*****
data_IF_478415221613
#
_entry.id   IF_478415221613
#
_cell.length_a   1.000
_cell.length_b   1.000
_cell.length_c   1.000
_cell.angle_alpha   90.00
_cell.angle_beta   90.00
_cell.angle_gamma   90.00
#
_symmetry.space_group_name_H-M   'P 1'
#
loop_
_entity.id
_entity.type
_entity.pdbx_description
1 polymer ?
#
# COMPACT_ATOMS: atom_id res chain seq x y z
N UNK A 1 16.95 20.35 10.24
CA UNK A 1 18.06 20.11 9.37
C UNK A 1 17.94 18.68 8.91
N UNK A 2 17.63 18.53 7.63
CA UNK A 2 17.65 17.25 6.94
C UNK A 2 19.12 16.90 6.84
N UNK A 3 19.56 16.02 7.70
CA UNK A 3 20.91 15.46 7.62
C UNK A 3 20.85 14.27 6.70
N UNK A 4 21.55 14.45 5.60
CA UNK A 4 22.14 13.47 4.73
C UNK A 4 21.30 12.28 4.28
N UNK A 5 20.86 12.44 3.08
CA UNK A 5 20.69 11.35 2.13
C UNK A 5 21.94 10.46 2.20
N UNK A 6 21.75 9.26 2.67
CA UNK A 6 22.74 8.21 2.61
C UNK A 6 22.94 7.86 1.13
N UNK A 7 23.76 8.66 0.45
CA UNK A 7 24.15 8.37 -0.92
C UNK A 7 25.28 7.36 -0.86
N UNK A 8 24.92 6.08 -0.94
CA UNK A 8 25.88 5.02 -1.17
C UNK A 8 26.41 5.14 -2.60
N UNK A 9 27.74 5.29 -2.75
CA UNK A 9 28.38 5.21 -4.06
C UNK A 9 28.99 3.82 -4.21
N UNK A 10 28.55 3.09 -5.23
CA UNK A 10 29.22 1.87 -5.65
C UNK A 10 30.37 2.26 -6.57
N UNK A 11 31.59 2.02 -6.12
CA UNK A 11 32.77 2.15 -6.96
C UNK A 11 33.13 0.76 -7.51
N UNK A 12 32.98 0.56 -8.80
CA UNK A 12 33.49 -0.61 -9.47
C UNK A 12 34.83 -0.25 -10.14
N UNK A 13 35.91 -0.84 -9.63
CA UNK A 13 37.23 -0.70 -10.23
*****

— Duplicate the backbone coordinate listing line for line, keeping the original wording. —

data_IF_478415221613
#
_entry.id   IF_478415221613
#
_cell.length_a   1.000
_cell.length_b   1.000
_cell.length_c   1.000
_cell.angle_alpha   90.00
_cell.angle_beta   90.00
_cell.angle_gamma   90.00
#
_symmetry.space_group_name_H-M   'P 1'
#
loop_
_entity.id
_entity.type
_entity.pdbx_description
1 polymer ?
#
# COMPACT_ATOMS: atom_id res chain seq x y z
N UNK A 1 16.95 20.35 10.24
CA UNK A 1 18.06 20.11 9.37
C UNK A 1 17.94 18.68 8.91
N UNK A 2 17.63 18.53 7.63
CA UNK A 2 17.65 17.25 6.94
C UNK A 2 19.12 16.90 6.84
N UNK A 3 19.56 16.02 7.70
CA UNK A 3 20.91 15.46 7.62
C UNK A 3 20.85 14.27 6.70
N UNK A 4 21.55 14.45 5.60
CA UNK A 4 22.14 13.47 4.73
C UNK A 4 21.30 12.28 4.28
N UNK A 5 20.86 12.44 3.08
CA UNK A 5 20.69 11.35 2.13
C UNK A 5 21.94 10.46 2.20
N UNK A 6 21.75 9.26 2.67
CA UNK A 6 22.74 8.21 2.61
C UNK A 6 22.94 7.86 1.13
N UNK A 7 23.76 8.66 0.45
CA UNK A 7 24.15 8.37 -0.92
C UNK A 7 25.28 7.36 -0.86
N UNK A 8 24.92 6.08 -0.94
CA UNK A 8 25.88 5.02 -1.17
C UNK A 8 26.41 5.14 -2.60
N UNK A 9 27.74 5.29 -2.75
CA UNK A 9 28.38 5.21 -4.06
C UNK A 9 28.99 3.82 -4.21
N UNK A 10 28.55 3.09 -5.23
CA UNK A 10 29.22 1.87 -5.65
C UNK A 10 30.37 2.26 -6.57
N UNK A 11 31.59 2.02 -6.12
CA UNK A 11 32.77 2.15 -6.96
C UNK A 11 33.13 0.76 -7.51
N UNK A 12 32.98 0.56 -8.80
CA UNK A 12 33.49 -0.61 -9.47
C UNK A 12 34.83 -0.25 -10.14
N UNK A 13 35.91 -0.84 -9.63
CA UNK A 13 37.23 -0.70 -10.23